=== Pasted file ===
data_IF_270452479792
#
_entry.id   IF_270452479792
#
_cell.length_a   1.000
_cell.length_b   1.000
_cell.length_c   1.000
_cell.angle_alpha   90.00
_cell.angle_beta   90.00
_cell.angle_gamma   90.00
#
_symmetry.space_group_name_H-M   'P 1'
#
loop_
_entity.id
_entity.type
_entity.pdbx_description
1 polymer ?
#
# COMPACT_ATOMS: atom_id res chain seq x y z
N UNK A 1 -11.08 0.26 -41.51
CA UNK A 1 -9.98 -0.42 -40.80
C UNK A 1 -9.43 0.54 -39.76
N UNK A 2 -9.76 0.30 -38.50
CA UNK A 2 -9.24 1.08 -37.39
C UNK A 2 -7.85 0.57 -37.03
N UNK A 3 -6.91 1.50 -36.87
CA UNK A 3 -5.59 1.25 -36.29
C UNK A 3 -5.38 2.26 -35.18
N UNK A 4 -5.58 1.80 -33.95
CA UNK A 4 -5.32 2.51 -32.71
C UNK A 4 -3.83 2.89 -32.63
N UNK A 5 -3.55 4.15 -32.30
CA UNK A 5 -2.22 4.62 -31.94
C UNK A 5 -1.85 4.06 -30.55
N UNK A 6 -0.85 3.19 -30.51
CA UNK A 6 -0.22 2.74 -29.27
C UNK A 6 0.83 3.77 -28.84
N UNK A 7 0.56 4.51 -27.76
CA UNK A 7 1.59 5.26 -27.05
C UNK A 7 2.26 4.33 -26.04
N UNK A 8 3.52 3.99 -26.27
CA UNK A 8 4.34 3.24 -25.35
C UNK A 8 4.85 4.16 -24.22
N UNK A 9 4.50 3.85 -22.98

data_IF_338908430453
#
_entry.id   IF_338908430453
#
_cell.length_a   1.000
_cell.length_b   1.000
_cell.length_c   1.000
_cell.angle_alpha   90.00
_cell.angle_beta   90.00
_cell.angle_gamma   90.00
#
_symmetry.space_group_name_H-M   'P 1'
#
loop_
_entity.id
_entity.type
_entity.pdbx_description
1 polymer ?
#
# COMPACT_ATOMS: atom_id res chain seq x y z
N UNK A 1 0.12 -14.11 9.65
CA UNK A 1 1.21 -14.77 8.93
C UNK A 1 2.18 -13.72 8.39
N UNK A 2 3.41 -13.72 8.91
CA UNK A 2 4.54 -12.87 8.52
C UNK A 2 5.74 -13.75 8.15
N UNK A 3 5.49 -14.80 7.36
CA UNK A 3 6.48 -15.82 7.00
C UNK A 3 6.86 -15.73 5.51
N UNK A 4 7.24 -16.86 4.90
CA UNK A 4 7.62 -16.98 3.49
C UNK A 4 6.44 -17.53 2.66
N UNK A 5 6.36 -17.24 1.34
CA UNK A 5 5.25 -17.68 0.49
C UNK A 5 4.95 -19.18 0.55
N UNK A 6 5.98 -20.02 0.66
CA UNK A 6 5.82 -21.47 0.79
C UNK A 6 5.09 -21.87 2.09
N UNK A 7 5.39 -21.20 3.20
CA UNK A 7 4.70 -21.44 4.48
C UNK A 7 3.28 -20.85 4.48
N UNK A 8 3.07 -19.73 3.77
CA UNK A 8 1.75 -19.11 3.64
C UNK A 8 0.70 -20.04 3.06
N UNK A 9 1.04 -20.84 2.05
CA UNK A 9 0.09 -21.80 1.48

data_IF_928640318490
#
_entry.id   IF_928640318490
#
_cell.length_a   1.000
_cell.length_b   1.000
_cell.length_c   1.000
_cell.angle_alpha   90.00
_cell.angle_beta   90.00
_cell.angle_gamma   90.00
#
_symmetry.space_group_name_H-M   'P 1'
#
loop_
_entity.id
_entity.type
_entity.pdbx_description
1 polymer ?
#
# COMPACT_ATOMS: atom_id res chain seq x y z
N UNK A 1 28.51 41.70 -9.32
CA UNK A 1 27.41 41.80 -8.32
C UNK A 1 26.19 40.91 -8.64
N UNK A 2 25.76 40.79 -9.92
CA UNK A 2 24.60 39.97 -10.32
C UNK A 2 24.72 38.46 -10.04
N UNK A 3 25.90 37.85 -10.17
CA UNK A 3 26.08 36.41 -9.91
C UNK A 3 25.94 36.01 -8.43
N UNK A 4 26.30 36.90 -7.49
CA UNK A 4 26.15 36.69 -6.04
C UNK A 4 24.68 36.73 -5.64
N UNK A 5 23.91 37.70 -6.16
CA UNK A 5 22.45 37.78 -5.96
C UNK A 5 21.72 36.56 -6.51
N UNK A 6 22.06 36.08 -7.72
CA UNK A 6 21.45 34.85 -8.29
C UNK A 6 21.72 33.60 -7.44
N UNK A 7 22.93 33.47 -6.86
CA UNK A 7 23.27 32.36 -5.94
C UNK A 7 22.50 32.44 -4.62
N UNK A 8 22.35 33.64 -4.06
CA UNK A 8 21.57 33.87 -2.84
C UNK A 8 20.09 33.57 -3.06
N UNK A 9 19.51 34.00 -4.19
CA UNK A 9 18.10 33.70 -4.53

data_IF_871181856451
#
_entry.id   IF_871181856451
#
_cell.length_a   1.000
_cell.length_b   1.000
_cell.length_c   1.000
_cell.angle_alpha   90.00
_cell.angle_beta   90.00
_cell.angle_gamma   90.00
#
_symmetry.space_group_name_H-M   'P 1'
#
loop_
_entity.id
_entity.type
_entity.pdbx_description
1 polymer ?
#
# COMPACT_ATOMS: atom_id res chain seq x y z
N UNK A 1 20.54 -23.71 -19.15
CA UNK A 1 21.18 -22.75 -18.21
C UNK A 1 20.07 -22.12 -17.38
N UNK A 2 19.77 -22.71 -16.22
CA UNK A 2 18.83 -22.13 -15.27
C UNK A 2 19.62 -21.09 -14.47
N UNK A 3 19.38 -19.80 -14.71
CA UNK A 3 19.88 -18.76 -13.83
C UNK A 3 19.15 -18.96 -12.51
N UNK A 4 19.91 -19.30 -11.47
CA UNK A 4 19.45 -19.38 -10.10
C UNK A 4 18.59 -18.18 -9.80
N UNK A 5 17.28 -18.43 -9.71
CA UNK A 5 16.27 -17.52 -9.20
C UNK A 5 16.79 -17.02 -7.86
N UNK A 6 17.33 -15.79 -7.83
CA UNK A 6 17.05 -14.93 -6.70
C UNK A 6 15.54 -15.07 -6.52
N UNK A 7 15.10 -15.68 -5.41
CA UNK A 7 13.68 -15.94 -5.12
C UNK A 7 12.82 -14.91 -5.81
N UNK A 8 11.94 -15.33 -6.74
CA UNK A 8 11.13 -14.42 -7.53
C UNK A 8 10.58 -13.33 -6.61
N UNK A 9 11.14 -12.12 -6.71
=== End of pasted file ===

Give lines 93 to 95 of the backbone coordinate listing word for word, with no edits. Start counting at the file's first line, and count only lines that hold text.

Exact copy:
#
_entry.id   IF_928640318490
#